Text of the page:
Elastomeric Material Solutions (EMS) net sales of $79 million were relatively flat compared to Q2 2017. Higher demand in portable electronics, consumer, automotive and mass transit applications was offset by lower demand for clean room automation equipment used in OLED display manufacturing. In the second half of the year, we expect continued improvement in the general industrial segment. Additionally, we continue to drive operational synergies across our acquired businesses, including DeWAL, DSP and, more recently, Griswold.

Power Electronics Solutions (PES) delivered another great quarter with net sales of $54 million, a 12% increase over Q2 2018, excluding the impact of currency. Net sales increased due to broad-based demand across markets, including particular strength and electric and hybrid electric vehicles, renewable energy, mass transit and variable frequency drives. We expect the strength we’ve seen in the first half of the year to continue into the third and fourth quarters, driven by exceptionally strong demand for EV/HEV and x-by-wire applications.

Q2 2018 Earnings Call Transcript

Q2 2018 Financial Press Release

Q2 2018 Earnings Call Slides

Q2 2018 Earnings Call

 

This entry first appeared on Rogers Corporation’s internal “Leadership Blog.” Our CEO, Bruce Hoechner, and his senior leadership team write weekly posts for Rogers’ intranet, generating many likes and comments from colleagues around the globe.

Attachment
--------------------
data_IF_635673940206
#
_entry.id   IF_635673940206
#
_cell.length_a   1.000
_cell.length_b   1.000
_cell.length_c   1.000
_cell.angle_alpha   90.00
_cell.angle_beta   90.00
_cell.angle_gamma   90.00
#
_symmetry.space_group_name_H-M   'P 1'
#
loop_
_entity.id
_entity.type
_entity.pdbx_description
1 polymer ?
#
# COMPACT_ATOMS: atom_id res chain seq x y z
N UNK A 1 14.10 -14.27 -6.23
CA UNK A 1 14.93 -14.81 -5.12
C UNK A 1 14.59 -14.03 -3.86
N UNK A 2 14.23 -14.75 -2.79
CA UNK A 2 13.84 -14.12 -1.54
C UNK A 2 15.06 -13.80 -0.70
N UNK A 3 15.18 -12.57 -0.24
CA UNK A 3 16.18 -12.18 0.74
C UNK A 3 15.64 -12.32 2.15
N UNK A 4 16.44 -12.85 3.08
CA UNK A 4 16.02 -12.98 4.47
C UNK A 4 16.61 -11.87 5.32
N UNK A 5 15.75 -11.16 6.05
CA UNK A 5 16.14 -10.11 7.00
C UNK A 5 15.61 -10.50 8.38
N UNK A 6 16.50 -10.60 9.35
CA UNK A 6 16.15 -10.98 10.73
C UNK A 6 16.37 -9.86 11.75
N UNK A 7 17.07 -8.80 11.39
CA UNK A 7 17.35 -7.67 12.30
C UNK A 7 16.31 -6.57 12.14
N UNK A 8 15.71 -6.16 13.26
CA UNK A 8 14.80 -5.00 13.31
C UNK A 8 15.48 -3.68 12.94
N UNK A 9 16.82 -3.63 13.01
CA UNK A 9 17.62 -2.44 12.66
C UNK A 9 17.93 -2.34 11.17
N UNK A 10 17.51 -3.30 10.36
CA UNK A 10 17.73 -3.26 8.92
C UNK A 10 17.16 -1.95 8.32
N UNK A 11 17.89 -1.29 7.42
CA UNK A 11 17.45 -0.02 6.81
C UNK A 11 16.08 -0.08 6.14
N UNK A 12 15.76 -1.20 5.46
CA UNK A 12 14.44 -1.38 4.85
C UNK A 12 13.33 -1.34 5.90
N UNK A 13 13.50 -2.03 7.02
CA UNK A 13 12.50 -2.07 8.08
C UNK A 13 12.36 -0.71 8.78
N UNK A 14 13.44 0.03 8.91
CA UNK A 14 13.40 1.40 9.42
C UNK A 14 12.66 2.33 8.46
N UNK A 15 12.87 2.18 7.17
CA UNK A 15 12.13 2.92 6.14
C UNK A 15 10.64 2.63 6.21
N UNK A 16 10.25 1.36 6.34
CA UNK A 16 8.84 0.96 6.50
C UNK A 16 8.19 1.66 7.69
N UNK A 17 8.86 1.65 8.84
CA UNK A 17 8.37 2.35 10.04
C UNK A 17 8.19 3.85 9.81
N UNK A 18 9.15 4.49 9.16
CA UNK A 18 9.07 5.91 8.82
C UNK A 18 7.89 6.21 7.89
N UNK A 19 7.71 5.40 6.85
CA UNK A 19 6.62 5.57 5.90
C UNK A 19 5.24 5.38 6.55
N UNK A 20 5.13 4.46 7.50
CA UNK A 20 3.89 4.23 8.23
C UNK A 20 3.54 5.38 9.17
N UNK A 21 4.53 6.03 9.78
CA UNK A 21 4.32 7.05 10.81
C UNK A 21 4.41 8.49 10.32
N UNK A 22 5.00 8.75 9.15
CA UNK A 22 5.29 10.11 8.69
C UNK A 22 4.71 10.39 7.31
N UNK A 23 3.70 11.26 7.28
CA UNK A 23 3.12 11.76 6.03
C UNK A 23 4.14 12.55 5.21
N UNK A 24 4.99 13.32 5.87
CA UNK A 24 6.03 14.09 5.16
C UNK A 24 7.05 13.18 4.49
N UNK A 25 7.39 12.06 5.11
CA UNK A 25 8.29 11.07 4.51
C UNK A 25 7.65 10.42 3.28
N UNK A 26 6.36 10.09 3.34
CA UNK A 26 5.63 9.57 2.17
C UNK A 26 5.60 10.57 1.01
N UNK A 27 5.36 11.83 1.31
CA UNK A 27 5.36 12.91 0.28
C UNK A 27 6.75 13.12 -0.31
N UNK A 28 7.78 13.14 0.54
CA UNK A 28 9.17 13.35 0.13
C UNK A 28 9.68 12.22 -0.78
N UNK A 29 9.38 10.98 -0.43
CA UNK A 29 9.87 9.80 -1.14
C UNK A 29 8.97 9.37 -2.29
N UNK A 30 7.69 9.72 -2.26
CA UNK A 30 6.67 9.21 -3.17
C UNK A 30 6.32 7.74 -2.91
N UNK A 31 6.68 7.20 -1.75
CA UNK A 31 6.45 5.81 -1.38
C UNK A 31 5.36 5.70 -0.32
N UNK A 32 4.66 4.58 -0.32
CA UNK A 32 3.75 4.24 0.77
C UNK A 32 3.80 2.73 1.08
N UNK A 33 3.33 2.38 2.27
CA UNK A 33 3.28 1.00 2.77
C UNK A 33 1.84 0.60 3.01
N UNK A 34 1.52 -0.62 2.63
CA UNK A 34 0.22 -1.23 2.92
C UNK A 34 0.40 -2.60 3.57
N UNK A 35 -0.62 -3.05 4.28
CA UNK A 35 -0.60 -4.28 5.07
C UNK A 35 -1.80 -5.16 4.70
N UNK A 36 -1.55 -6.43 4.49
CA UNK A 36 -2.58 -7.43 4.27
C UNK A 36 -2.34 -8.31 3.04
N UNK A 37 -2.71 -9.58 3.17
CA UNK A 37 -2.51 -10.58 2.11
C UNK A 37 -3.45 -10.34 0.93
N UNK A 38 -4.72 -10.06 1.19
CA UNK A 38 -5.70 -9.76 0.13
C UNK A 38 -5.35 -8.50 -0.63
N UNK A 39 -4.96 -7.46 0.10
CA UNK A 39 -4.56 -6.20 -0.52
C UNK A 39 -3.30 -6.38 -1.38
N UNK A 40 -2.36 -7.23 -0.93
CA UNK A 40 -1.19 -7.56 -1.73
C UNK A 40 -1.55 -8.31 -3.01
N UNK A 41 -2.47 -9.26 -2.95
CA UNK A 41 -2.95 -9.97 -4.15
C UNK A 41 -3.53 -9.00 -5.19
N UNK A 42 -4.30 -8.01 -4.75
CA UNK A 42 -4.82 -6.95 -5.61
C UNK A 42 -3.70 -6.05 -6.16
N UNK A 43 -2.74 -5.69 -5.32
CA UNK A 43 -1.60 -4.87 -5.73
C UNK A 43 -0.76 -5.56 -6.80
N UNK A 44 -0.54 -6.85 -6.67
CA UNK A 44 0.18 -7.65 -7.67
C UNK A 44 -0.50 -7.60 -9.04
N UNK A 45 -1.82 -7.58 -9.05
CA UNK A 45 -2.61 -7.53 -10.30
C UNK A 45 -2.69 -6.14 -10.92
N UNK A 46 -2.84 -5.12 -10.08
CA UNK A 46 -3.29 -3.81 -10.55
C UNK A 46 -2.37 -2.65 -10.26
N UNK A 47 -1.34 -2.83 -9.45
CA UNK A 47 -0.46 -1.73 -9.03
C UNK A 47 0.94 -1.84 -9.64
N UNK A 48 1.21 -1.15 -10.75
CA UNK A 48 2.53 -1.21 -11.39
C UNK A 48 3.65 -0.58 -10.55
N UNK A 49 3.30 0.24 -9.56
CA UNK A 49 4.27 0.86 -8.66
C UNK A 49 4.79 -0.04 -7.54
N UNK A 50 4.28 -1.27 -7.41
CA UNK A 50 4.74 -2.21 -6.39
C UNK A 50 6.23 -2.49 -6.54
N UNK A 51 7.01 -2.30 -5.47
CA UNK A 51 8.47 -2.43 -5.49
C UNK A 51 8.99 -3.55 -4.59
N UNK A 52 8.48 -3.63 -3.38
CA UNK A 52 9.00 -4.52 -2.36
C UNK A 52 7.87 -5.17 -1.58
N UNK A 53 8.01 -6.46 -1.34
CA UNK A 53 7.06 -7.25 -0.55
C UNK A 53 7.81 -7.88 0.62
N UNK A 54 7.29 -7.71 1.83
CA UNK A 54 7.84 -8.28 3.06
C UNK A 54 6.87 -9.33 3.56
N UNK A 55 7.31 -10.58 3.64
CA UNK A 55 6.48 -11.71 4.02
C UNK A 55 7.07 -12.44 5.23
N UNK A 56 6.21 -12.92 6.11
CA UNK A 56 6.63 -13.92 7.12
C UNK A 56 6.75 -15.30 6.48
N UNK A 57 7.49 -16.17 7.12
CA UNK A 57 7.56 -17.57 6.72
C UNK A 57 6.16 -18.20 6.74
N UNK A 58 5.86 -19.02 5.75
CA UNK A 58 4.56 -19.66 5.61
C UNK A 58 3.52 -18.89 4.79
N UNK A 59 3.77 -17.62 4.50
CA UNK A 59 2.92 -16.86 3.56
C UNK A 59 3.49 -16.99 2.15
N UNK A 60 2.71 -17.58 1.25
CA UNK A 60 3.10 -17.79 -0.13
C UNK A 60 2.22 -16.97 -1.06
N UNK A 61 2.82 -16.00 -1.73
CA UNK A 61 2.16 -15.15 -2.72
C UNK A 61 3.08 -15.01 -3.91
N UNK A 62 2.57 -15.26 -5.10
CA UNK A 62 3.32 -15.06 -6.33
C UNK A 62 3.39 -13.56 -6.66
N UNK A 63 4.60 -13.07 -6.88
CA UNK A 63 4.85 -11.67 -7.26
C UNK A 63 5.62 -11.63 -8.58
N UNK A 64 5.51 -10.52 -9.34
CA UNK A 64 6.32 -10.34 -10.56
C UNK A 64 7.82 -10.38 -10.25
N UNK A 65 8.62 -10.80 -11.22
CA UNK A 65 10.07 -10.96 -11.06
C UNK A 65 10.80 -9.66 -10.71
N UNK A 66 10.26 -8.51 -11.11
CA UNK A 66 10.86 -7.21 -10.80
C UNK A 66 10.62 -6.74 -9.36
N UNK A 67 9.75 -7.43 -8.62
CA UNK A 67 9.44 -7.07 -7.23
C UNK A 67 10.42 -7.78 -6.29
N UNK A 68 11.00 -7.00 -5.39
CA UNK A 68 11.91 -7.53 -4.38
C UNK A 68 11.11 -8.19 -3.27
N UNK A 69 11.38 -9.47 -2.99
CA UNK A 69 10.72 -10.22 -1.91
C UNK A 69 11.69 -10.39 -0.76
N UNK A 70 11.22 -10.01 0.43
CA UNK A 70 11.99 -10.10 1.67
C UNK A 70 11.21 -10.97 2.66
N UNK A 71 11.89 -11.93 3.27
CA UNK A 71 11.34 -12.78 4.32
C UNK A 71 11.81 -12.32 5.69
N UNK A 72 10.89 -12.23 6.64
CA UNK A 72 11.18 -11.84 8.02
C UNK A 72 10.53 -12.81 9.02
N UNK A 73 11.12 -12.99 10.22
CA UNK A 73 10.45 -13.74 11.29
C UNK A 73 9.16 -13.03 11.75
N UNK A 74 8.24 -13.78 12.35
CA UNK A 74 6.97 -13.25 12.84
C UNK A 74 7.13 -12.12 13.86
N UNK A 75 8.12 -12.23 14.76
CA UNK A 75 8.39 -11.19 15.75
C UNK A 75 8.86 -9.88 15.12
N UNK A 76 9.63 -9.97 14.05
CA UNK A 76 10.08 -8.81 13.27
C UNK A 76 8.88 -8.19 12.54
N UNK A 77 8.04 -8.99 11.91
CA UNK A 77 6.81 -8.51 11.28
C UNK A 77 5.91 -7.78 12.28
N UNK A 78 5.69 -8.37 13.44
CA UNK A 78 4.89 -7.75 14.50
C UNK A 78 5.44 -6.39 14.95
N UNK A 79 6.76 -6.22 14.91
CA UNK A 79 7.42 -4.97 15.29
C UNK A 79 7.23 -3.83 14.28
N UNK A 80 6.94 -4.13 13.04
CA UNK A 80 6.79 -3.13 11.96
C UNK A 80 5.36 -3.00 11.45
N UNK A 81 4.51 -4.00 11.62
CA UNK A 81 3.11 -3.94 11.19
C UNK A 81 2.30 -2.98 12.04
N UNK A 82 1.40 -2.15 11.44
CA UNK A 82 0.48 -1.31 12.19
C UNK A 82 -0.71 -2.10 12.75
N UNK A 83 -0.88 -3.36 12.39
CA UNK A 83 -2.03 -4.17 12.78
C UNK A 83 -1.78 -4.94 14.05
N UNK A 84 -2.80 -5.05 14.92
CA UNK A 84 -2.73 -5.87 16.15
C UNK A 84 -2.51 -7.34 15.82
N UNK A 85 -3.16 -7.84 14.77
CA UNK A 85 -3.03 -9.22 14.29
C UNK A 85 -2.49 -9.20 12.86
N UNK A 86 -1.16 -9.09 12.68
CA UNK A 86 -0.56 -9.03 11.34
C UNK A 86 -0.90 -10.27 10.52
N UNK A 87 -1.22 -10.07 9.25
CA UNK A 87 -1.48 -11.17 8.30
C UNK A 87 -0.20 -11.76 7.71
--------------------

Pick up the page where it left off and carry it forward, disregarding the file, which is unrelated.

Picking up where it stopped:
This blog was written by Gustavo Araujo, Rogers’ Vice President of Global Supply Chain, and has been edited for external publication.

I believe that one of the most valuable programs we have at Rogers is the Thank You Awards. What I like the most about the program is that it offers a way for our employees to demonstrate their gratitude to one another for efforts that go above and beyond their day-to-day activities. It is fascinating to see the great things our employees are doing every day and, even better, seeing that their colleagues are paying attention and thanking them for their dedication. Every day I read two or three Thank You Award stories and I really enjoy them.

Express Your Gratitude- VP of Supply Chain Gustavo Araujo

This is what prompted me to write this week’s blog. The importance of gratitude not only in our workplace but in our homes, in schools, in stores, in everyday situations.

Why should anyone thank you for just doing your job? And why should you ever thank your coworkers for doing what they’re paid to do?